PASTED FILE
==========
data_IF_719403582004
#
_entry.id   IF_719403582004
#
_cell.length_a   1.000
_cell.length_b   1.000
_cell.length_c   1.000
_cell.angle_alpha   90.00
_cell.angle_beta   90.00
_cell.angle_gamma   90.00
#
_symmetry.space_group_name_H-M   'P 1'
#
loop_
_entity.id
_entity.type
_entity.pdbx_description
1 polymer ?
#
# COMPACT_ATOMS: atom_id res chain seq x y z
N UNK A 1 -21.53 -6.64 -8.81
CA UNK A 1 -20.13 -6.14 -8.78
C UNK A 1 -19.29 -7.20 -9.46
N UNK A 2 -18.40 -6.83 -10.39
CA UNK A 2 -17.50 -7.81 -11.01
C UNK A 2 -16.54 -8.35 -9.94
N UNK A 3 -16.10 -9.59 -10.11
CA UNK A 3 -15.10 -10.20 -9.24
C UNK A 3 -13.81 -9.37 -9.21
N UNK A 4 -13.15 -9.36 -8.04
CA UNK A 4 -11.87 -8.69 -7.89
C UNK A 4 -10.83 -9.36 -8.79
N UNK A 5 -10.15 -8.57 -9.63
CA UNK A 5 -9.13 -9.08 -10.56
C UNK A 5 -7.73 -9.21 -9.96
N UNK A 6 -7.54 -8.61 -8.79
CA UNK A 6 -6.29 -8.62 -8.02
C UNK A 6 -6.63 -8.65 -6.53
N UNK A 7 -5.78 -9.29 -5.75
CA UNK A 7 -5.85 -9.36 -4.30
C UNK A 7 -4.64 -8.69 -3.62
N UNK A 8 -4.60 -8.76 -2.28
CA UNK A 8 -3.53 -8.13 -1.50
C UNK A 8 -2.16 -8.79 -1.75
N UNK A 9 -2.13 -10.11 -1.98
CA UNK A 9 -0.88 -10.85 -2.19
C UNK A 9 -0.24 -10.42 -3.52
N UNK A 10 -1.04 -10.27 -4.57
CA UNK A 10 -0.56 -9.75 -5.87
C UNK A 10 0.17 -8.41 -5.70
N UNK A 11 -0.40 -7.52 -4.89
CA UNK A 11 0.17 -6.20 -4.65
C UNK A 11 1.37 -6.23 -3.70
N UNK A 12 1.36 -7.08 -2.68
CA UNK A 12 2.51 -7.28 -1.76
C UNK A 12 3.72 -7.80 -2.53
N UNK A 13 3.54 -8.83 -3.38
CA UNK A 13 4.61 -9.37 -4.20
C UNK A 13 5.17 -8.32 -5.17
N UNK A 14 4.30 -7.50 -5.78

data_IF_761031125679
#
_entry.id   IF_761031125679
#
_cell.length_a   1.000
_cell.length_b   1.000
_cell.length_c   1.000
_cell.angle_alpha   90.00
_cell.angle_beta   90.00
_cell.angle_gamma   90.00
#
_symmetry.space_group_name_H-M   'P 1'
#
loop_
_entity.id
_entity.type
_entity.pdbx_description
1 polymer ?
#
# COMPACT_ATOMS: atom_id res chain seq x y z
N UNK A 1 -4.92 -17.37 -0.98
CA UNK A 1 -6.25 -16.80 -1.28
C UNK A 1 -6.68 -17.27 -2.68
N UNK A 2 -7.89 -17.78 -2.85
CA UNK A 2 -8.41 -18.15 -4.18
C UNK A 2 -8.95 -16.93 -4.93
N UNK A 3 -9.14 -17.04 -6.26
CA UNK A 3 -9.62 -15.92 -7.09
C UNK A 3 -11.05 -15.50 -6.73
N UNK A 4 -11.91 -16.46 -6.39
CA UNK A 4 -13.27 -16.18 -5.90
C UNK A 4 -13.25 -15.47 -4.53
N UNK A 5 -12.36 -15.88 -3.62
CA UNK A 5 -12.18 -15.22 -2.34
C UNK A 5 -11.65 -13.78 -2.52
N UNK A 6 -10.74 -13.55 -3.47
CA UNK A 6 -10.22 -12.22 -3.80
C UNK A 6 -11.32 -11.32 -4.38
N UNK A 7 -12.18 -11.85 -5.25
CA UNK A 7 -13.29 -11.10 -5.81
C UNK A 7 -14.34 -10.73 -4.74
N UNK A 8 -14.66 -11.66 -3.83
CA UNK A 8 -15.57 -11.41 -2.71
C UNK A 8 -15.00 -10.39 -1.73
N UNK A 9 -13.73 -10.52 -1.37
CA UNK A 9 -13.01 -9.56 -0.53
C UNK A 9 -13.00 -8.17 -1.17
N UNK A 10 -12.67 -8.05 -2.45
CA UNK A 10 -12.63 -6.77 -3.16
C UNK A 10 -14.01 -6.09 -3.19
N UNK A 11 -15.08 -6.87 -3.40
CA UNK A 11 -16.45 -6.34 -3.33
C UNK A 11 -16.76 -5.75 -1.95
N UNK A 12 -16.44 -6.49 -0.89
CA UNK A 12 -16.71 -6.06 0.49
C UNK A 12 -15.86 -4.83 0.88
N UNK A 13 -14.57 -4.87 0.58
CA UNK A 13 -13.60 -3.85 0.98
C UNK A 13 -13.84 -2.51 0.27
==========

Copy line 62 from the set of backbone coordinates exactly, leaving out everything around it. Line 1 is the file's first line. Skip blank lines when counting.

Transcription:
#